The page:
Former Marine mess cook John Gun Pin knew how to handle a cleaver. Harley Spiller (a.k.a. Inspector Collector) remembers his old friend -- who he met at Schroon Lake’s Idylwold Boys Camp -- and the last dish he prepared: cured crab, or ha cha. Story: Courtesy of the Asian American Writer's Workshop.
By Harley Spiller
July 13, 2012 |
Donghai to the core, Yeh Gum Pei had a diminutive physique and a distinctive personality. I was just a teen at a weenie roast when he yelled: “I ask for da fuggin’ mussid and you gimme da godamma kechuh.” Once I entered his kitchen in a tattered t-shirt―he severed its fringes with a colossal cleaver. When a dentist quoted a high price for extraction, Mr. Yeh tied his molar to a doorknob and slammed the tooth out.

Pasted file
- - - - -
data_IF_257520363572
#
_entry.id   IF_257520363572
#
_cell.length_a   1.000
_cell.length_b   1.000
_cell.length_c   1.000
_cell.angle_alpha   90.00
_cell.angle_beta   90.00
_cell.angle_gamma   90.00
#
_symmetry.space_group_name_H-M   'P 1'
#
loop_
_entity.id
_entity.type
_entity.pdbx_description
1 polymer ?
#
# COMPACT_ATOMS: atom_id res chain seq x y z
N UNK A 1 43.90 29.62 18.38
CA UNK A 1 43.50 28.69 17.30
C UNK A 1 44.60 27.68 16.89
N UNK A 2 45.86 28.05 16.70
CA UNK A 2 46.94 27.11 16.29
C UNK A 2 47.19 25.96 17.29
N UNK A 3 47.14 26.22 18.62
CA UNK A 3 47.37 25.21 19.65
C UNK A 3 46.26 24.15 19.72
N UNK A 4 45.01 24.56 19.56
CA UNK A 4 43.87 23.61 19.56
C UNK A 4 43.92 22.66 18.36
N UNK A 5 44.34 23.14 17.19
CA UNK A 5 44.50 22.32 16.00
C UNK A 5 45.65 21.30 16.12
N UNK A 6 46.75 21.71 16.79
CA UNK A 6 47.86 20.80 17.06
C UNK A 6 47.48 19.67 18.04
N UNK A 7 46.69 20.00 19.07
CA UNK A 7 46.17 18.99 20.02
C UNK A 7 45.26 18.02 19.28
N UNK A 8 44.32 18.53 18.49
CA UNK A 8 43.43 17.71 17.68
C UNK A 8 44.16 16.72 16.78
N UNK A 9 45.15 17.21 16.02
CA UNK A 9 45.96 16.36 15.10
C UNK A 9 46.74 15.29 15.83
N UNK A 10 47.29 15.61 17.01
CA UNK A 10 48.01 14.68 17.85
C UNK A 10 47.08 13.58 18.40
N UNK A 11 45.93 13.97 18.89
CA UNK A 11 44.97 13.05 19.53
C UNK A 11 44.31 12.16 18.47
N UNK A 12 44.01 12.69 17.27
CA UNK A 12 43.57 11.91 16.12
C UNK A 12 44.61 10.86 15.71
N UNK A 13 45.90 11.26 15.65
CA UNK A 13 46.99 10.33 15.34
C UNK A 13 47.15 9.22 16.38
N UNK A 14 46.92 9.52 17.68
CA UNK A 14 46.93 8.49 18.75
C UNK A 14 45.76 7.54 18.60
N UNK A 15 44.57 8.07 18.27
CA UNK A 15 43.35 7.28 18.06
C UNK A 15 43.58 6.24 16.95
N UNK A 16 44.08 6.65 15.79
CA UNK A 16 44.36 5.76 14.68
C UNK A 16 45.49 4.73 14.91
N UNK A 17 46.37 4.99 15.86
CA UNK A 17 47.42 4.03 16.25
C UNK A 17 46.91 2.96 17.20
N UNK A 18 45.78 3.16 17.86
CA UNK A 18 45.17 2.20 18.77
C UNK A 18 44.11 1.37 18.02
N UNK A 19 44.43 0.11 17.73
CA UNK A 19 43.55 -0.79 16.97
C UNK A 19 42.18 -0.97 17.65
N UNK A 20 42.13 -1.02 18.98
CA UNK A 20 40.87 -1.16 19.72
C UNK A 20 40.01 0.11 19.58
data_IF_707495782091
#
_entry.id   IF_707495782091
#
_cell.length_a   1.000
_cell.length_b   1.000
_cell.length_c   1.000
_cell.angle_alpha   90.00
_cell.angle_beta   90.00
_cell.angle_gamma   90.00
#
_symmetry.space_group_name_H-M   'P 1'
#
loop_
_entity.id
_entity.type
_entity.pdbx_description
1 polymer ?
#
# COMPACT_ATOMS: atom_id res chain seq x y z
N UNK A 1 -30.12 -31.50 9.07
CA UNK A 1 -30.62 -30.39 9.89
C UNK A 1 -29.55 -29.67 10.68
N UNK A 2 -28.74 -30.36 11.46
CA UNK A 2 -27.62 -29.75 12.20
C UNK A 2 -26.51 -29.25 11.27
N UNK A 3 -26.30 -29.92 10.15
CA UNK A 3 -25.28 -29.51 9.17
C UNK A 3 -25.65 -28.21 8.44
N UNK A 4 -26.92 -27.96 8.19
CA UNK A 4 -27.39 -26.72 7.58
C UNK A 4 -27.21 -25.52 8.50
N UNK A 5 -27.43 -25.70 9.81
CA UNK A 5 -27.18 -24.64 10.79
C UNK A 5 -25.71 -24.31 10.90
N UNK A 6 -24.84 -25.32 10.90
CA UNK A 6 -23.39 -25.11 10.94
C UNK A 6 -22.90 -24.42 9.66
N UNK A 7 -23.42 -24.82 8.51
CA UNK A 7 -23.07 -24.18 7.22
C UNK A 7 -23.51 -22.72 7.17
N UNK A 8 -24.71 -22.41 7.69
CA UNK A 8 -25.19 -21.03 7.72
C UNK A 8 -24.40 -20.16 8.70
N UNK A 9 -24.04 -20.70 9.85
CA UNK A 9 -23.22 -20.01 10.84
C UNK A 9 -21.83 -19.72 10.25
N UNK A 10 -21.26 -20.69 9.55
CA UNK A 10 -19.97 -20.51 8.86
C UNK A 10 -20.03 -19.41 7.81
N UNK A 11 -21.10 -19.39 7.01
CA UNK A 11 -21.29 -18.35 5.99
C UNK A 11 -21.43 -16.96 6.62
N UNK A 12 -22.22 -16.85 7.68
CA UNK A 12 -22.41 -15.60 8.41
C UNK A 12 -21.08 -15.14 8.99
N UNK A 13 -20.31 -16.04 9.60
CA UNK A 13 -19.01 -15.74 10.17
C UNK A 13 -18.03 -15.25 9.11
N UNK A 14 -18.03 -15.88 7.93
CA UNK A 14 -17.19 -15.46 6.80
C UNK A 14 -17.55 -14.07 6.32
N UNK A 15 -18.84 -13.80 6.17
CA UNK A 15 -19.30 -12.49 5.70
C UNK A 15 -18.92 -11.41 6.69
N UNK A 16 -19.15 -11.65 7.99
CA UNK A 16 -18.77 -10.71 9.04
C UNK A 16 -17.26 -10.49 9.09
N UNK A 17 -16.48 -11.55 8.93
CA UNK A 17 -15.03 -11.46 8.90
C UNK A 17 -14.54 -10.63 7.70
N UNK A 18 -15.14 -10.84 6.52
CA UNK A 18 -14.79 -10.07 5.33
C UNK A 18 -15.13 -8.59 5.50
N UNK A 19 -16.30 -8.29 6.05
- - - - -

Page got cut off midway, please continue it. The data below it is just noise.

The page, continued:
After U.S. redenomination, John Gun Pin broiled NY sirloins for the Young Men’s Philanthropic League on East 80th Street in Manhattan, and summered as head chef of Camp Idylwold for Boys on Schroon Lake, where we met in 1969. Years later, when John spoke of sailing in the U.S. Merchant Marines and cooking whatever was netted, I asked “How did you know what kind of crab you had?” Disbelieving my naiveté, the decorated veteran of the 135thMedical Mess Detachment snapped, “A crab is a crab.”
You can read more of the story, here.